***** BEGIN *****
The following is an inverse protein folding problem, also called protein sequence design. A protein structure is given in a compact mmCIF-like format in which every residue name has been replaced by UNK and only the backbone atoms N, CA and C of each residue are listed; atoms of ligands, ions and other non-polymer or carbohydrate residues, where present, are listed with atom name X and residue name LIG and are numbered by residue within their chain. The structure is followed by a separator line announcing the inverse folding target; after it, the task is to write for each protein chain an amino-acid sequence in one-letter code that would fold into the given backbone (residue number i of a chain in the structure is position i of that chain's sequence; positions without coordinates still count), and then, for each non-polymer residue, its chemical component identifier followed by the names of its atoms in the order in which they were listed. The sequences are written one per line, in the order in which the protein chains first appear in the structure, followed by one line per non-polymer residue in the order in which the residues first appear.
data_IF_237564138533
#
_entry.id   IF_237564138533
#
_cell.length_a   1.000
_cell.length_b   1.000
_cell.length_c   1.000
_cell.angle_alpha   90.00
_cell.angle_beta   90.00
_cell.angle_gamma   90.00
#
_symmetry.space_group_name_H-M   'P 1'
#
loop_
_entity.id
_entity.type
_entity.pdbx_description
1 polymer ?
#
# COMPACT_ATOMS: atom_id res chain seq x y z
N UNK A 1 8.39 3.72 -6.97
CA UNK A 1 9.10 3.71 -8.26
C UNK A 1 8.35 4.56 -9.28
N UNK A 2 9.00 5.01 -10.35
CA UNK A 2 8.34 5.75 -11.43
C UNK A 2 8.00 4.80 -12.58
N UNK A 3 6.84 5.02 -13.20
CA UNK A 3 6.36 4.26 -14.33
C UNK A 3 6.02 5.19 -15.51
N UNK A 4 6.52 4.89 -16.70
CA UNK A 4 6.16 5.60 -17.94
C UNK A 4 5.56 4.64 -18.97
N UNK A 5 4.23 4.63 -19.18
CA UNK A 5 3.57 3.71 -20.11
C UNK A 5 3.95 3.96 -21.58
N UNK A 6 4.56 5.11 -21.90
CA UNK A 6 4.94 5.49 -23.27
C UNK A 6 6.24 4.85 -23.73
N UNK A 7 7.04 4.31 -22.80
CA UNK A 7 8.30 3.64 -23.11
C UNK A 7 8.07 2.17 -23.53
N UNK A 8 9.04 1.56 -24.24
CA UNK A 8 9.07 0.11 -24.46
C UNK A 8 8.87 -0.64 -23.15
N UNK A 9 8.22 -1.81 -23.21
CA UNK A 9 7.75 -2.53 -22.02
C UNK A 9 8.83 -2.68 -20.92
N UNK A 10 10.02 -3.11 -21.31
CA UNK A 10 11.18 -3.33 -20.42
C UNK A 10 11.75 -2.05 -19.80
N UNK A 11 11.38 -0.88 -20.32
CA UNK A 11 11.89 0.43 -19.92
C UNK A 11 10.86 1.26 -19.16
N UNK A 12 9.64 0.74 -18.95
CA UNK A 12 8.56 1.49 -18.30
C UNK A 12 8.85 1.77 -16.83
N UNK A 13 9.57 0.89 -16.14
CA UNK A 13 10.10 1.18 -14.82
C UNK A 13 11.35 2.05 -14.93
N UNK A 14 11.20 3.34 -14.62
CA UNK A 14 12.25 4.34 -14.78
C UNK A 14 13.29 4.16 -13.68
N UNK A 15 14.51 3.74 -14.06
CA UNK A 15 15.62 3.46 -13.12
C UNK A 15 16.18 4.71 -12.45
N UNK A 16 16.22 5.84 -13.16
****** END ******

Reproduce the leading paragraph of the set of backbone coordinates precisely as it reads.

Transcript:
The following is an inverse protein folding problem, also called protein sequence design. A protein structure is given in a compact mmCIF-like format in which every residue name has been replaced by UNK and only the backbone atoms N, CA and C of each residue are listed; atoms of ligands, ions and other non-polymer or carbohydrate residues, where present, are listed with atom name X and residue name LIG and are numbered by residue within their chain. The structure is followed by a separator line announcing the inverse folding target; after it, the task is to write for each protein chain an amino-acid sequence in one-letter code that would fold into the given backbone (residue number i of a chain in the structure is position i of that chain's sequence; positions without coordinates still count), and then, for each non-polymer residue, its chemical component identifier followed by the names of its atoms in the order in which they were listed. The sequences are written one per line, in the order in which the protein chains first appear in the structure, followed by one line per non-polymer residue in the order in which the residues first appear.